Alberta examiners stop conducting driving tests over disagreement on industry deprivatization
Many driver examiners in Alberta were off the job Thursday after threatening to withhold services if the Alberta government doesn’t meet their demands as it prepares to take back control of the industry.
Driving tests were privatized in 1993 but in March, the NDP said it is bringing them back under government control.
Pete Llewellyn with the Certified Driver Examiners Association (CDEA) says the examiners’ demand for fair market value for their businesses fell on deaf ears, and the government is not going to buy them out.
Llewellyn said the examiners’ plan to withhold services for two weeks, and whether that goes longer, depends on the province.
“Two previous letters that we had sent in to [government officials], they had come back with no compensation,” Llewellyn told Corus Entertainment radio host Danielle Smith on Tuesday.
“We finally sent in a third letter to the minister asking that we would have a meeting with him because the government officials had said no to us. The third letter seemed to ring a bell with him because we had threatened litigation and making this a political issue.”
Holly Kalmring, director of finance with the CDEA, said Thursday the examiners are not “on strike.” She said they’re limiting their availability. Some are continuing some of their contracts but may not be taking on new ones.
Kalmring said there were about 50 driver examiners (and members of CDEA) who didn’t test at all on Thursday.
A spokesperson for Transportation Minister Brian Mason told Global News that, as of 1:30 p.m. on Thursday, Alberta Transportation was aware of four driver examiners who declined to offer their services. More than 140 driver examiners are currently active in the province.
Kalmring also said the association is working on legal action against the provincial government which it plans to file soon.
LISTEN: Pete Llewellyn of the Certified Driver Examiners Association joins Danielle Smith to discuss previous meetings with Alberta’s transportation minister
Llewellyn says it’s up to each individual examiner to decide if they want to withhold service, and that he is hoping for up to 80 per cent compliance.
What does that mean for people waiting to complete driving tests?
“They’ll be put off for a while,” Llewellyn said, adding the impact will probably be small. “We’re talking commercial licences: Class 4s, 1s, 2s and 3s, that’s the ones that probably will be affected the most.”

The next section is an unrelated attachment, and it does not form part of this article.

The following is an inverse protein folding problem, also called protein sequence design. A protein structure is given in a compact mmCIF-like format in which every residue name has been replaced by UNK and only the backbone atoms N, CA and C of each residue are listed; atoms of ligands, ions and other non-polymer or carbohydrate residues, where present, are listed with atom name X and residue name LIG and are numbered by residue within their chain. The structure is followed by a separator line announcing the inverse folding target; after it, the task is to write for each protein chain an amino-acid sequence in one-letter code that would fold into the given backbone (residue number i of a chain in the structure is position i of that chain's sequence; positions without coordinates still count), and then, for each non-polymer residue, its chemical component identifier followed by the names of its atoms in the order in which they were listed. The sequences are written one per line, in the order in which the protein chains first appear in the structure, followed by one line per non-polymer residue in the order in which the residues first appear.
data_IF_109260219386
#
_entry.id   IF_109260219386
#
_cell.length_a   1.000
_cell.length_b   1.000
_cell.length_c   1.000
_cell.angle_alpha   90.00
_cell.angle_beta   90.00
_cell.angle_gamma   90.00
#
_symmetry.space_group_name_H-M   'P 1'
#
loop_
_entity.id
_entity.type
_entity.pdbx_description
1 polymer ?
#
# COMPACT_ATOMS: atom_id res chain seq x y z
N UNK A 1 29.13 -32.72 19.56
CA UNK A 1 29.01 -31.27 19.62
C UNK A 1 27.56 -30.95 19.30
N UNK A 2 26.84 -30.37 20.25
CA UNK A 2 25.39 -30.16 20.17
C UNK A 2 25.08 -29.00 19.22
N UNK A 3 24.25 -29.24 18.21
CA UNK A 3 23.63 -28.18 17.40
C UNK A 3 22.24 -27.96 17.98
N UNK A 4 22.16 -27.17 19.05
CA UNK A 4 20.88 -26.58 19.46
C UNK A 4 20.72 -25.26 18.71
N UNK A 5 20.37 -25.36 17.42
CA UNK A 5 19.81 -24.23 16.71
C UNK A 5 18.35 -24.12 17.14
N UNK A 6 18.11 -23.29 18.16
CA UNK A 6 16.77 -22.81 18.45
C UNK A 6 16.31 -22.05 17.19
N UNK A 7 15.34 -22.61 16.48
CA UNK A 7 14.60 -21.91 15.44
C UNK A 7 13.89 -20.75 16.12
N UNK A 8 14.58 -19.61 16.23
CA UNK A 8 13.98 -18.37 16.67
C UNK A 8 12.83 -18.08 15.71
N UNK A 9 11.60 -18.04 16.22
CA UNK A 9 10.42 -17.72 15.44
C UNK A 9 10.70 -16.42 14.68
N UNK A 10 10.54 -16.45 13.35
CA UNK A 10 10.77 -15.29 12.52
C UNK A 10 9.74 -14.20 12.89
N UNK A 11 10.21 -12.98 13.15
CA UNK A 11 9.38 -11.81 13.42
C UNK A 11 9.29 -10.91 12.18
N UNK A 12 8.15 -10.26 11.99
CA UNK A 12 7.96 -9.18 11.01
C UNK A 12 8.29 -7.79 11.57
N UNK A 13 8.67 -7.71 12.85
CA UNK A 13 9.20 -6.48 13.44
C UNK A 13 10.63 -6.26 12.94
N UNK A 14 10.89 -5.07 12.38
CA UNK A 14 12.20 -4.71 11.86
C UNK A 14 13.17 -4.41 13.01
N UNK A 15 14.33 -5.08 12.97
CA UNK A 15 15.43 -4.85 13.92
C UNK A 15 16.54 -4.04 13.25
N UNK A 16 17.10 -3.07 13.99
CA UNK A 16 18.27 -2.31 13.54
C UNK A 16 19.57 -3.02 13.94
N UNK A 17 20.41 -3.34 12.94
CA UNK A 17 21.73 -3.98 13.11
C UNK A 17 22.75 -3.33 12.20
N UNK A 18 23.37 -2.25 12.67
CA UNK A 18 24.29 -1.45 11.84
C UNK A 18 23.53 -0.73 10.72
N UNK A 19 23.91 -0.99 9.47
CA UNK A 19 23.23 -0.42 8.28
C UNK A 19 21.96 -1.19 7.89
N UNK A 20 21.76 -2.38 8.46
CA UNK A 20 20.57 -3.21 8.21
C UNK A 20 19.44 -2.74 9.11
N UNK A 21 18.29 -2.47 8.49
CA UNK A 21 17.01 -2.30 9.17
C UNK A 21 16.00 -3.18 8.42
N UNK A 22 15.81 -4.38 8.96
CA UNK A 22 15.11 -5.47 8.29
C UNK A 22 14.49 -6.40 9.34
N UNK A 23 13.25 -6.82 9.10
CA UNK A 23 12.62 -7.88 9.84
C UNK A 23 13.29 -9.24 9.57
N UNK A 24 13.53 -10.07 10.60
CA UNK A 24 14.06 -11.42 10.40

“The government… Is well aware. We sent them a letter. They’re aware of the work stoppage.”
Llewellyn said he’s sorry if this job action negatively impacts Albertans in the short-term.
“I would like to apologize to them but they have to understand they may be inconvenienced, but our livelihoods are being scarified by this government,” he told Global News on Thursday. “All we’re asking for is fair market value for our businesses.”
“What we’re telling people, if you’re not happy with not getting a test, call Mr. Mason’s office and tell him you’re not happy,” he added.
Llewellyn argued that Mason’s office seems not to view driver examination as a legitimate business, despite ongoing business-related taxation.
“You’ve been taking taxes off us — both provincial and federal corporate taxes — so how do you not think that we’re a business when you take taxes away from us?” he said.
“And yet, in our driver examiner manual, it says they recognize that there are businesses in the industry.”
In a statement, a spokesperson for Mason said they anticipate any disruptions from a work stoppage to be minimal.
The ministry of transportation also said regulating the industry will help provide consistency in the driver examination process.
“Albertans deserve a road test model that is fair, consistent, reliable and trustworthy,” the statement read. “Having government employees conduct driver examinations is the most effective way to achieve that goal.”
Llewellyn said Tuesday that offers of becoming a provincial employee miss out on the value examiners feel they have built up in their businesses.
“Our livelihoods, what we put into this for 25 years, many of us,” he said. “We would like to be compensated for our businesses.
“Just because you’re offering me a job doesn’t mean that I shouldn’t be compensated for my business. A business and a job are two different… They’re apples and oranges.”
—With files from Adam Toy
© 2019 Global News, a division of Corus Entertainment Inc.